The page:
Asia has driven the recent recovery in oil demand

The outlook for China is also a key driver for energy prices. China's oil demand is currently at or near all-time highs according to Bloomberg estimates (Chart 3), with crude oil, LNG, and coal imports all sharply higher year to date.

Chart 3. Chinese oil demand supporting prices

Source: Bloomberg, abrdn, August 2023. Note: Total apparent Chinese oil demand is the combination of oil processing volume and net import of refined petroleum oil.

More recently, Chinese goods trade data, industry, and real estate disappointed. As such the strength in energy demand from stock building in oil and coal cannot be relied upon to sustain the energy price rally. However, travel related demand for fuel is likely to remain strong. We had previously flagged the potential for summer holiday travel to support jet fuel and diesel demand. Domestic air travel in China has recovered to pre-pandemic levels and international travel is making a steady recovery (Chart 4). Leading indicators point to a continued pickup in international travel over the summer months.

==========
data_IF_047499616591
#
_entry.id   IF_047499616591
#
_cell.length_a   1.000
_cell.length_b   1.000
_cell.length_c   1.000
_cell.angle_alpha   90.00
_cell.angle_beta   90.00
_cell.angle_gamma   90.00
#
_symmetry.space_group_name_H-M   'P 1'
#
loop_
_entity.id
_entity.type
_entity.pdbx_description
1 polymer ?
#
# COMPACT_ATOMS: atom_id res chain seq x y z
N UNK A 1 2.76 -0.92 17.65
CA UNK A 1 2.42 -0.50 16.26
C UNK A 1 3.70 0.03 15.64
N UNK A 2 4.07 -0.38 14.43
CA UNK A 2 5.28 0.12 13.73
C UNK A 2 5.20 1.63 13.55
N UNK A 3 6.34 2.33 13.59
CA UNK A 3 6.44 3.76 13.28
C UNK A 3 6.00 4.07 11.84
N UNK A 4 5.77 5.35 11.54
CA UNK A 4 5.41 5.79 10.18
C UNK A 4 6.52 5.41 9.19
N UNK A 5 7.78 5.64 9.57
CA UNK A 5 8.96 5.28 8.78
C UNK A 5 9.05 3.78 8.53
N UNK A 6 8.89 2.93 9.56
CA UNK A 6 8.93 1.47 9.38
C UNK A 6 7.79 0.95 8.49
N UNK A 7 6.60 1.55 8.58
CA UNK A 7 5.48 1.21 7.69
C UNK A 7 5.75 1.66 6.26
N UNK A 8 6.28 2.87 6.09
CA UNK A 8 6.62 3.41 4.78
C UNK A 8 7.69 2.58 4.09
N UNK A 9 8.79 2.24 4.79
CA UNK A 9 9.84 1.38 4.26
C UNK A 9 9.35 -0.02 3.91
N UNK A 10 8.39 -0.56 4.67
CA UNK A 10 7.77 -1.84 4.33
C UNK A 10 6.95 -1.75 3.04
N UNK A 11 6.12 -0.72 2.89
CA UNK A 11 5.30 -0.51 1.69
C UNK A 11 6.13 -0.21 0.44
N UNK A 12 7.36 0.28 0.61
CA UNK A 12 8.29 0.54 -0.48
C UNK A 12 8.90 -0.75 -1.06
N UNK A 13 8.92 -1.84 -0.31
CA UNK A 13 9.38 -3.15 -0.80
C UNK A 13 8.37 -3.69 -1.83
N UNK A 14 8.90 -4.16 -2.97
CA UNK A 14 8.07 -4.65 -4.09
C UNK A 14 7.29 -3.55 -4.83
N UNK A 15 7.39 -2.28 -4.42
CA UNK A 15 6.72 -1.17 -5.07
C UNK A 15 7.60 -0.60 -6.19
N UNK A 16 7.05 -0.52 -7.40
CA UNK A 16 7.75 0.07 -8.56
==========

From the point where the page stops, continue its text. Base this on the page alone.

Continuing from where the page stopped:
Chart 4. Chinese tourism recovery still underway

Source: Haver, abrdn, August 2023.

Moreover, the recent relaxation of visa rules for business travel and the removal of restrictions on Chinese group travel will likely help support international travel over the coming months. And a new agreement between the US and China is set to increase round-trip flights from 12 to 24 per week starting October 29. Admittedly, services between US and China had averaged 340 per week prior to the pandemic so the absolute level is still very subdued. Bringing this all together, we expect any further LNG price spikes to be limited and most likely temporary, but a higher range for crude prices ($80–$90/bbl) may persist through the summer travel season.